Unveiling an underground climate change in the Chicago Loop with a district-wide sensing network
The subsurface temperatures of many urban areas are significantly rising, causing an emerging underground climate change, also known as subsurface urban heat islands (SUHIs) [3,11]. SUHIs result from two types of heat sources in the underground: large-scale drivers at the surface and localized drivers in the subsurface. Large-scale drivers consist of infrastructure at the surface that generate heat in the atmosphere, which eventually diffuses into the subsurface. Localized drivers consist of underground infrastructures that directly reject heat in the subsurface [8, 11]. The impacts of SUHIs lead to globally concerning issues that have detrimental effects on the biodiversity of subsurface ecosystems, public health, and subsurface transportation infrastructure [2, 5, 9]. Considering these impacts, it is crucial to understand the key variables and fundamental mechanisms that govern this silent hazard. The current literature mostly focuses on the intensity and effects of SUHIs that show highly heterogeneous temperatures around localized SUHI drivers [1, 4, 6-8]. However, limited information is available about the intensity and features of the sources (i.e., the localized drivers) of SUHIs. To explore this problem, this study summarizes the features and measurements of a unique subsurface sensing network deployed in the Chicago Loop district by Rotta Loria et al.  to monitor the temperature across a myriad of underground built environments and the ground. This facility enables to understand the inherent characteristics of the sources of SUHIs and underpin future studies devoted to the spatial and temporal evolution of SUHIs.
The sensing network includes >150 HOBO temperature sensors deployed in various underground structures (e.g., building basements, parking garages, train lines, pedways, tunnels, underground streets) as well as surface parks and streets. Figure 1 shows the relationship between the daily average subsurface and surface air temperature for the monitored parking garages, building basements, and metro tunnels. An analysis of the monitoring data reveals that the temperature in underground built environments is generally warmer than the surface air temperature during winter and cooler during summer. Furthermore, the temperature in such environments is markedly heterogeneous, with maximum values of up to 36°C. Temperatures within the same level of a considered environment (e.g., lower level x of environment X) can vary up to 15°C, and temperatures across different levels of the same environment (e.g., lower levels x and y of environment X) can vary up to 10.8 °C. The differences in air temperatures among the monitored environments can be attributed to the influence of different architectural and operational features, such as the materials constituting the envelope, the number of distribution channels and apertures, and the presence of ventilation systems and sources of waste heat, including human activity, underground transport, and operating utility equipment. An analysis of the hourly average temperatures in parking garages and building basements further reveals a surge in temperature during the working hours of the day. This rise in temperature during daytime hours was observed to be more prominent starting from March 2021, when COVID-19 restrictions started to become less stringent in Chicago, and people transitioned to a new normality. Such a surge in temperature was more evident in parking garages indicating a correlation between increased air temperatures and human and vehicular activity. Monitoring data referring to a depth of 4 m in the subsurface underneath Grant Park in the Loop and a depth of about 12 m in the heart of such a district underneath its buildings reveal that the ground temperature at such locations reads 11°C and 18°C, respectively. The significant difference between such results is attributed to the fact that the ground in the monitored park does not appear to be affected by sources of waste heat, whereas the ground in the heart of the Loop is indeed influenced by sources of waste heat. Specifically, with a temperature differential that can be as high as 25 °C compared to the ground temperature in Grant Park, the monitored underground environments in the Loop appear to be the key cause for the observed underground climate change.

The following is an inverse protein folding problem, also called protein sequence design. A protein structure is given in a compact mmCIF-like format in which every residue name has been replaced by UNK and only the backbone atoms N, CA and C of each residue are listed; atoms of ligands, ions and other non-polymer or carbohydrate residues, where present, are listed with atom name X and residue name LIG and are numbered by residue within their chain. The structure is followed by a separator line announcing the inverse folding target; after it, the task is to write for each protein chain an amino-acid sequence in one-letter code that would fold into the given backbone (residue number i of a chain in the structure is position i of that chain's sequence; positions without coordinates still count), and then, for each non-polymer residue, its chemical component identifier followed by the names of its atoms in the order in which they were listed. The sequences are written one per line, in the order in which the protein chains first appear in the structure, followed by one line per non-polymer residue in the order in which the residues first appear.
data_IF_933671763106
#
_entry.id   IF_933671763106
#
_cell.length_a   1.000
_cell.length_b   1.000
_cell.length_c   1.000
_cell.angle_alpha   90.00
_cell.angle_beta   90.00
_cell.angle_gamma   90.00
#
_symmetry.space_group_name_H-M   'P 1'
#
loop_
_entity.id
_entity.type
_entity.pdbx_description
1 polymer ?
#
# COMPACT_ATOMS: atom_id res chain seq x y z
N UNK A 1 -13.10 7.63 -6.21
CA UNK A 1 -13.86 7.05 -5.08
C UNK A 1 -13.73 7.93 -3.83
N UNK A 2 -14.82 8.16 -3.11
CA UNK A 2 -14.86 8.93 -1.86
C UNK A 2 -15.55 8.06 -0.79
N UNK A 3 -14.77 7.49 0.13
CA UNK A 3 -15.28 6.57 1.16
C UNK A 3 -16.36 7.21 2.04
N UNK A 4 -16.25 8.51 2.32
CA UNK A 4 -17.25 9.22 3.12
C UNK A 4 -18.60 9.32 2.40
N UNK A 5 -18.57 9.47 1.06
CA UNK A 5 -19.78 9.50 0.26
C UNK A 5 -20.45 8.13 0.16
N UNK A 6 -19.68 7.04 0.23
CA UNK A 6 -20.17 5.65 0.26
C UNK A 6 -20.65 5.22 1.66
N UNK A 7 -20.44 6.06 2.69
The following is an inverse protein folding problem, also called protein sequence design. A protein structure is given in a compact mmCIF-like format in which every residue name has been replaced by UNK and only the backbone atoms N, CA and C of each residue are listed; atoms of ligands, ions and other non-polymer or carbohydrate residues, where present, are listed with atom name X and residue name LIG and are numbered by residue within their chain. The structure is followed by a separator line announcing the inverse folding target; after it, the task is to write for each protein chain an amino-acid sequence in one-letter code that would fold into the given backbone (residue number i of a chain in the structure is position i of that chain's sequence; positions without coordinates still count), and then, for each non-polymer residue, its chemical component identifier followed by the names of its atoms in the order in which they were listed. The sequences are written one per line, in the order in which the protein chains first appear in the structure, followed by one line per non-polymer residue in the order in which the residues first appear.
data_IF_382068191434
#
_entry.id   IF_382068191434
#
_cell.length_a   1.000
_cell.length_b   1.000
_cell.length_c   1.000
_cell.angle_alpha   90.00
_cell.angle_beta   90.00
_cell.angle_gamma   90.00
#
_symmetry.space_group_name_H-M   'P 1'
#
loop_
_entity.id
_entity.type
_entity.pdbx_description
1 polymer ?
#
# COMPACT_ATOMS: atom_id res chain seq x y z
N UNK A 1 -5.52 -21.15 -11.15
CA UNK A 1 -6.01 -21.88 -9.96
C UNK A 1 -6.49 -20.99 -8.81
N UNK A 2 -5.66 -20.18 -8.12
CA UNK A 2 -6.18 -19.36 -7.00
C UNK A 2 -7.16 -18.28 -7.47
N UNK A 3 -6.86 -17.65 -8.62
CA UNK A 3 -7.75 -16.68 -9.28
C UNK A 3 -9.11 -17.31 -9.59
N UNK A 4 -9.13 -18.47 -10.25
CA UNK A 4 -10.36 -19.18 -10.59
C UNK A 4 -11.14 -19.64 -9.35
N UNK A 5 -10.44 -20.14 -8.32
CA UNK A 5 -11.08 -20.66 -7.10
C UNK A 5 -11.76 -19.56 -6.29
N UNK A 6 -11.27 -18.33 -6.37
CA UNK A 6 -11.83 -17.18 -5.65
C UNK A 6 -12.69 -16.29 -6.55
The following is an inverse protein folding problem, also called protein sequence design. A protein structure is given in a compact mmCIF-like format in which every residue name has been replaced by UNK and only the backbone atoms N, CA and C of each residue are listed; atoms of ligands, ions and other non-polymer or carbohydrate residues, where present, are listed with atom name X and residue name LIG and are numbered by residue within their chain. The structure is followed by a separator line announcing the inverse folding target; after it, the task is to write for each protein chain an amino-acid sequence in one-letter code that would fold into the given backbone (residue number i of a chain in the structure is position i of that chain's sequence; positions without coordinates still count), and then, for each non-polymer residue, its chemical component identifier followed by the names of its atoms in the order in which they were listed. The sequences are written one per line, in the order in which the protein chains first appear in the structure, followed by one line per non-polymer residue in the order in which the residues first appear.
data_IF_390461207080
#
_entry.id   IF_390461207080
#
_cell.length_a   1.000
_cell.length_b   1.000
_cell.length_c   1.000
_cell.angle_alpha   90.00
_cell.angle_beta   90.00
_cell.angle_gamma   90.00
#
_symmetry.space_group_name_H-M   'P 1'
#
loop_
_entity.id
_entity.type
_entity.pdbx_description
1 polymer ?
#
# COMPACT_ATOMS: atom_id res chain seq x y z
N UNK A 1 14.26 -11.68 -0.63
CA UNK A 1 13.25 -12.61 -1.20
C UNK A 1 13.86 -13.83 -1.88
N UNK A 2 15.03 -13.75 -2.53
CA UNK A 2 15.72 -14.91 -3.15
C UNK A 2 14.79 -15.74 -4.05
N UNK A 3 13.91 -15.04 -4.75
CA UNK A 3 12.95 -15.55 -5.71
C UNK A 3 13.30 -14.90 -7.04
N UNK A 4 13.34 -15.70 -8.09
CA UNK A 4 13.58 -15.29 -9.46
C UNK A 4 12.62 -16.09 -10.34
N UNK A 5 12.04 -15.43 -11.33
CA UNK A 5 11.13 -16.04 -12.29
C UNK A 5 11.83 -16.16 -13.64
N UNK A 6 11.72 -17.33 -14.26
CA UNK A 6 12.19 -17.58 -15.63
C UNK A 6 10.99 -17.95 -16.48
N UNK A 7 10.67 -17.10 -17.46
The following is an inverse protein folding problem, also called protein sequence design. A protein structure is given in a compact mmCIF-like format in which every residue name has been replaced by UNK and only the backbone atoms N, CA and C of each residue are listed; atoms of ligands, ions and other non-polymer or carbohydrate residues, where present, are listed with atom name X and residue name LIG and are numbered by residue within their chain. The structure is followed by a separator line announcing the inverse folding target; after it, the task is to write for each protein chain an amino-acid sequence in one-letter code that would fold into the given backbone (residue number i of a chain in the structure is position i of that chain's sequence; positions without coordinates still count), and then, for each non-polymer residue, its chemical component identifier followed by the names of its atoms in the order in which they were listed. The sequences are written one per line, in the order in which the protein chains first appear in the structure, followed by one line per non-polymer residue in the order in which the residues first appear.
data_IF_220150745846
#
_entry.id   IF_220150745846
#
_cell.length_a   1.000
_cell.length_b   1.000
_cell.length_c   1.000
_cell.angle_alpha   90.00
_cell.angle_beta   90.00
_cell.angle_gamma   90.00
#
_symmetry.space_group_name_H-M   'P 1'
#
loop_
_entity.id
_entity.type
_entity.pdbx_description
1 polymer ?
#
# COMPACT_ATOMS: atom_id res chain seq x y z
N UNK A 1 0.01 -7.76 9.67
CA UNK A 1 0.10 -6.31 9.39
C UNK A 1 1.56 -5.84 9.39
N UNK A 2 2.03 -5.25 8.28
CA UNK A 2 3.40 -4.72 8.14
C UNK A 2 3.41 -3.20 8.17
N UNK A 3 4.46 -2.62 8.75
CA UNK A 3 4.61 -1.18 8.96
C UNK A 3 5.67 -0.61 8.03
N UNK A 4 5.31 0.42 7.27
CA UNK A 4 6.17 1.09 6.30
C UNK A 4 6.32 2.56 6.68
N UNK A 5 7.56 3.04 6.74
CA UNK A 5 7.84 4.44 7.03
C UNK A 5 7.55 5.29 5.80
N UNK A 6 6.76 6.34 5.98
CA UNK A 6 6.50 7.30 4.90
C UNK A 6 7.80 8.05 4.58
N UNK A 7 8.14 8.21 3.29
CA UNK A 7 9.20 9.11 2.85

This study yields two significant outcomes: on the one hand, a severe SUHI for the Chicago Loop district; on the other hand, an inherently heterogenous nature of temperatures within underground built environments, which arguably characterize the Loop and many other cities worldwide. Waste heat is continuously rejected into the ground as the temperatures of the localized drivers significantly exceed the undisturbed ground temperatures. A temperature variability characterizes localized drivers belonging not only to different categories (e.g., building basements and parking garages), but also to the same category (e.g., parking garages), with temperatures varying across the same level or different levels of a given environment. Therefore, the heterogeneous nature of localized drivers in SUHIs warrants consideration in robust modeling efforts and the data presented in this study serve as a resource for future simulations. Specifically, this study can foster a better understanding, utilization and management of subsurface energy resources. Understanding these aspects is crucial for the assessment of the geothermal energy potential of urban areas, the study of the variation in the thermal properties of geomaterials, and the optimization of the design and performance of geotechnical systems
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Copyright (c) 2023 Anjali Naidu Thota, Alessandro F. Rotta Loria
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